Law Enforcement Handling of Eviction Warrants Established by Emergency Evictions and Foreclosure Prevention Act
New York – New York Attorney General Letitia James today issued guidance to the New York State Sheriffs’ Association that provides key reminders regarding law enforcement’s role in the eviction process during the coronavirus disease 2019 (COVID-19) public health crisis.
On December 28, 2020, the COVID-19 Emergency Evictions and Foreclosure Prevention Act of 2020 was signed into law, providing protections for tenants at risk of eviction, including clarification for law enforcement officials carrying out evictions. The law allows tenants to get an automatic stay of eviction in all cases through May 1, 2021 by completing and sending a hardship declaration to their landlord, the court, a sheriff, marshal, or city constable. The law also makes all eviction warrants — those currently issued and those that will be issued — defective unless they contain specific language referencing the hardship declaration.
“As the financial instability spurred by the coronavirus continues, it is imperative for the state to enforce laws that protect New Yorkers from unlawfully losing their homes,” said Attorney General James. “My office remains willing and able to assist local sheriffs and law enforcement departments as they familiarize themselves with the new law, which they are charged with enforcing.”
Attorney General James highlights the following reminders regarding hardship declarations:
- A tenant is allowed to provide a declaration to their landlord in English (or their primary language) at any point of the eviction process.
- The tenant may also provide the declaration to the court and/or the person that is evicting them (i.e. sheriff, marshal, city constable).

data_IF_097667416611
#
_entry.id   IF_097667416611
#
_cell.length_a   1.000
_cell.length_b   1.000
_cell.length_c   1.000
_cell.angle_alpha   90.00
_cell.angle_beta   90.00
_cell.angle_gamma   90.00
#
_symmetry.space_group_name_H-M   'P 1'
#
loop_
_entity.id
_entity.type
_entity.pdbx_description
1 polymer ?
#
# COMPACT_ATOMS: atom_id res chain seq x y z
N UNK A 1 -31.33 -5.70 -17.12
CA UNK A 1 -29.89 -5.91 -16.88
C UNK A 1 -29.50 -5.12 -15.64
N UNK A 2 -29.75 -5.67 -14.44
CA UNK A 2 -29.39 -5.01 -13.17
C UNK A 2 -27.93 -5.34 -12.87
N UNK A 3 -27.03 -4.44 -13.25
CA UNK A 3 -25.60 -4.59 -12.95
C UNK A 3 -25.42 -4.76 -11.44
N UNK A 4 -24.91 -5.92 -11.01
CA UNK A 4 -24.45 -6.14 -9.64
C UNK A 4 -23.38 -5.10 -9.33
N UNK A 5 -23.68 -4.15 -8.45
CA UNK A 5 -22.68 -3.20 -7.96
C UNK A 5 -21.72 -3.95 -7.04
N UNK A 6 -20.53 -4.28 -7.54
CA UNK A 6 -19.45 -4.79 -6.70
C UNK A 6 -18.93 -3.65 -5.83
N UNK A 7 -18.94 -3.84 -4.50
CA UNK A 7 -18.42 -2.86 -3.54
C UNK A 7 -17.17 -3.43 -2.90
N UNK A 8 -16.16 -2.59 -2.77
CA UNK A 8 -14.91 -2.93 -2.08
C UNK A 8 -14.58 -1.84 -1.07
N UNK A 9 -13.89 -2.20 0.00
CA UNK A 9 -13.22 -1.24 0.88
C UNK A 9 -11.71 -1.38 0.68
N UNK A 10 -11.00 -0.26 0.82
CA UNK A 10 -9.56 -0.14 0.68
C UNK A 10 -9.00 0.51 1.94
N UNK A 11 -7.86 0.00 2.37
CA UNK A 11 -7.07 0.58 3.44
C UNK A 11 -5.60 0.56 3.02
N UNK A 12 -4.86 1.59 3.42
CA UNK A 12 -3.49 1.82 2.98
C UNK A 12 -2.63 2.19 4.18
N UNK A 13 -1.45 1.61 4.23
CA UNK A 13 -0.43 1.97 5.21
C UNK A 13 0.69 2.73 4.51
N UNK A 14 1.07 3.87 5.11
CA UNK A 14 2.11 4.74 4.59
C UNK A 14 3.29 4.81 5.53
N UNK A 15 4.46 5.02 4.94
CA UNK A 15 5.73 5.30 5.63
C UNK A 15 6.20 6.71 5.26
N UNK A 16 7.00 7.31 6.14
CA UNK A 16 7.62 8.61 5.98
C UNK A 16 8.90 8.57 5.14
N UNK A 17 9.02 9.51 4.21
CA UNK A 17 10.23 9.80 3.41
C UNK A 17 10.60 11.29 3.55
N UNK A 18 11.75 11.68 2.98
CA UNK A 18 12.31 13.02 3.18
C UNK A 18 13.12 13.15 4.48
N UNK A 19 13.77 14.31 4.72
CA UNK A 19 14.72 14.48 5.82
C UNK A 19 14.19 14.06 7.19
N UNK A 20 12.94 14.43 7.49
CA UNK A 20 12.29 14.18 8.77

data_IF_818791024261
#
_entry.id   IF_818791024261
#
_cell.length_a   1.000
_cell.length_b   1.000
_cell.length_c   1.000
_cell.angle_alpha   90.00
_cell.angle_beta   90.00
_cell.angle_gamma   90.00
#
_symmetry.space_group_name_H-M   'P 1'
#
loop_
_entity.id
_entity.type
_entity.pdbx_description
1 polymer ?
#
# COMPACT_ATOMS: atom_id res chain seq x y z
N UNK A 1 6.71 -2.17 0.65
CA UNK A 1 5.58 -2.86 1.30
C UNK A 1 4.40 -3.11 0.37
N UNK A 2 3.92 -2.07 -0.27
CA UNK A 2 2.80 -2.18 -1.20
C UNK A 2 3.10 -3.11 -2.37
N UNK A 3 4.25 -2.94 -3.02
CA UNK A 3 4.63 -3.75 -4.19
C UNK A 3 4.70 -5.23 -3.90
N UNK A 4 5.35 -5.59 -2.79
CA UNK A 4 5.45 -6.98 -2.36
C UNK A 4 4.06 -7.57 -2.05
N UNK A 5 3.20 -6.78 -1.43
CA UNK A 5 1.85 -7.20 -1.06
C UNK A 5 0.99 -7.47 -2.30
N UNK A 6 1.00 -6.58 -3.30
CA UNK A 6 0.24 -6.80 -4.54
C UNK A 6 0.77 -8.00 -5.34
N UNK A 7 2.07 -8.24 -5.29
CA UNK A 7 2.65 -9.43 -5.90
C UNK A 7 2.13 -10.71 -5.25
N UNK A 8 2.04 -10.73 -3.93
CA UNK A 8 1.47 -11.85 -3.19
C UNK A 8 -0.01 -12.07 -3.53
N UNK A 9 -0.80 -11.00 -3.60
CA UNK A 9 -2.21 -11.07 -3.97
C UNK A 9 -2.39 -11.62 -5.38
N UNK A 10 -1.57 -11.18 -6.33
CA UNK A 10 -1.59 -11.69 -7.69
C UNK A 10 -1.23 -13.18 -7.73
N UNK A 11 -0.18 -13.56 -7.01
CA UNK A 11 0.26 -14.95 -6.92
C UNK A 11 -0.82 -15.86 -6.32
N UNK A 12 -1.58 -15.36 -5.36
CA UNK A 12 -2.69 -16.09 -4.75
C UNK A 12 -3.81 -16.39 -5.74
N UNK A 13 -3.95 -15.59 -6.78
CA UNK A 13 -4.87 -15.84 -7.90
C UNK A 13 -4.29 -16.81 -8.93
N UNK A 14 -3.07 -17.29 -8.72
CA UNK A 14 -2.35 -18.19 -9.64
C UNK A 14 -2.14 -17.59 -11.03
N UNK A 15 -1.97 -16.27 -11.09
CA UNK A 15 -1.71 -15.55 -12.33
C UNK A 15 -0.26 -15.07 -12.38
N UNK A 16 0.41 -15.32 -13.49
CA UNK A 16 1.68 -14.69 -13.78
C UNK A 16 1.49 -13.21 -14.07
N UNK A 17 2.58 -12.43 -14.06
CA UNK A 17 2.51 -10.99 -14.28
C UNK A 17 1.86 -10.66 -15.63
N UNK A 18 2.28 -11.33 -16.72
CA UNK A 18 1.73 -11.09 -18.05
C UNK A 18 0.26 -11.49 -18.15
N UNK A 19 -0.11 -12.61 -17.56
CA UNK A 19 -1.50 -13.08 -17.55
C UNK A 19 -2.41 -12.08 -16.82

- Upon receipt of a declaration, landlords are prohibited from starting a new eviction case or continuing with an existing eviction case until at least May 1, 2021.
- The declaration should state that the tenant has either had an income loss; increased living costs related to essential work or health impacts (including from being unable to secure moving expenses); the inability to obtain employment or earn income due to responsibilities to care for children or elderly, disabled, or sick family members; or financial hardship during the COVID-19 pandemic.
- Additionally, hardship may include that the tenant, or someone in their household, will suffer a significant health risk of becoming ill from COVID-19 due to an underlying medical condition, if forced to move from their home.
- A “significant health risk” related to contracting COVID-19 for a tenant or occupant is defined under the law as being over the age of 65, having a disability, or having an underlying medical condition, which may include, but is not limited to, being immunocompromised.
Upon receipt of a declaration, law enforcement officials are prohibited from evicting the tenant and occupants, and instead, must notify the court that a declaration has been received. The Office of the Attorney General (OAG) encourages sheriffs and other law enforcement officers who execute eviction warrants to provide declarations to all occupants when engaged in an eviction. The OAG continues to actively monitor housing practices throughout the state to ensure that unlawful evictions do not occur. The OAG has already sent cease and desist letters to landlords throughout the state who have unlawfully threatened tenants with eviction amidst the COVID-19 pandemic.
Additionally, Attorney General James issued unlawful eviction guidance to law enforcement departments, and to New Yorkers highlighting how to navigate tenant issues related to COVID-19. Threats of eviction are not only illegal, but also damaging to the well-being of New Yorkers.